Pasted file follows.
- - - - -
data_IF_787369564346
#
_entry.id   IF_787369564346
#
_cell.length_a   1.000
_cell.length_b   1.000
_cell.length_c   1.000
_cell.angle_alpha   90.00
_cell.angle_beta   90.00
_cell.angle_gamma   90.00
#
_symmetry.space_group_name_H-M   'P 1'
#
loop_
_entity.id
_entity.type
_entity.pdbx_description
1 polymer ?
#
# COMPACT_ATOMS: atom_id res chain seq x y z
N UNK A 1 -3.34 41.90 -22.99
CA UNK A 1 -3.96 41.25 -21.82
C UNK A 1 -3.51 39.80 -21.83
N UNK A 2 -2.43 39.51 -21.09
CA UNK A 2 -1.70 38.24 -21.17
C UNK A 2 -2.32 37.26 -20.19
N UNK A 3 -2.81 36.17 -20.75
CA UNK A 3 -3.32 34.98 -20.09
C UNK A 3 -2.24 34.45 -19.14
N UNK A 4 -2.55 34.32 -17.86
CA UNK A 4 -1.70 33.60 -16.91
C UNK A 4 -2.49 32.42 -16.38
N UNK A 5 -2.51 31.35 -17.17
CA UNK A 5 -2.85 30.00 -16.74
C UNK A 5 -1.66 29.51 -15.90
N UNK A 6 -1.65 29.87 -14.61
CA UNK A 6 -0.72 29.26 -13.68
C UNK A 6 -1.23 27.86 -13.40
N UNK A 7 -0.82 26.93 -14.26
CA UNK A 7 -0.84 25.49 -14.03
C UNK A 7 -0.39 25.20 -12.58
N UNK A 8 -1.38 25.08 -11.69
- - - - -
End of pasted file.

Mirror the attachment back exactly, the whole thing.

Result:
data_IF_787369564346
#
_entry.id   IF_787369564346
#
_cell.length_a   1.000
_cell.length_b   1.000
_cell.length_c   1.000
_cell.angle_alpha   90.00
_cell.angle_beta   90.00
_cell.angle_gamma   90.00
#
_symmetry.space_group_name_H-M   'P 1'
#
loop_
_entity.id
_entity.type
_entity.pdbx_description
1 polymer ?
#
# COMPACT_ATOMS: atom_id res chain seq x y z
N UNK A 1 -3.34 41.90 -22.99
CA UNK A 1 -3.96 41.25 -21.82
C UNK A 1 -3.51 39.80 -21.83
N UNK A 2 -2.43 39.51 -21.09
CA UNK A 2 -1.70 38.24 -21.17
C UNK A 2 -2.32 37.26 -20.19
N UNK A 3 -2.81 36.17 -20.75
CA UNK A 3 -3.32 34.98 -20.09
C UNK A 3 -2.24 34.45 -19.14
N UNK A 4 -2.55 34.32 -17.86
CA UNK A 4 -1.70 33.60 -16.91
C UNK A 4 -2.49 32.42 -16.38
N UNK A 5 -2.51 31.35 -17.17
CA UNK A 5 -2.85 30.00 -16.74
C UNK A 5 -1.66 29.51 -15.90
N UNK A 6 -1.65 29.87 -14.61
CA UNK A 6 -0.72 29.26 -13.68
C UNK A 6 -1.23 27.86 -13.40
N UNK A 7 -0.82 26.93 -14.26
CA UNK A 7 -0.84 25.49 -14.03
C UNK A 7 -0.39 25.20 -12.58
N UNK A 8 -1.38 25.08 -11.69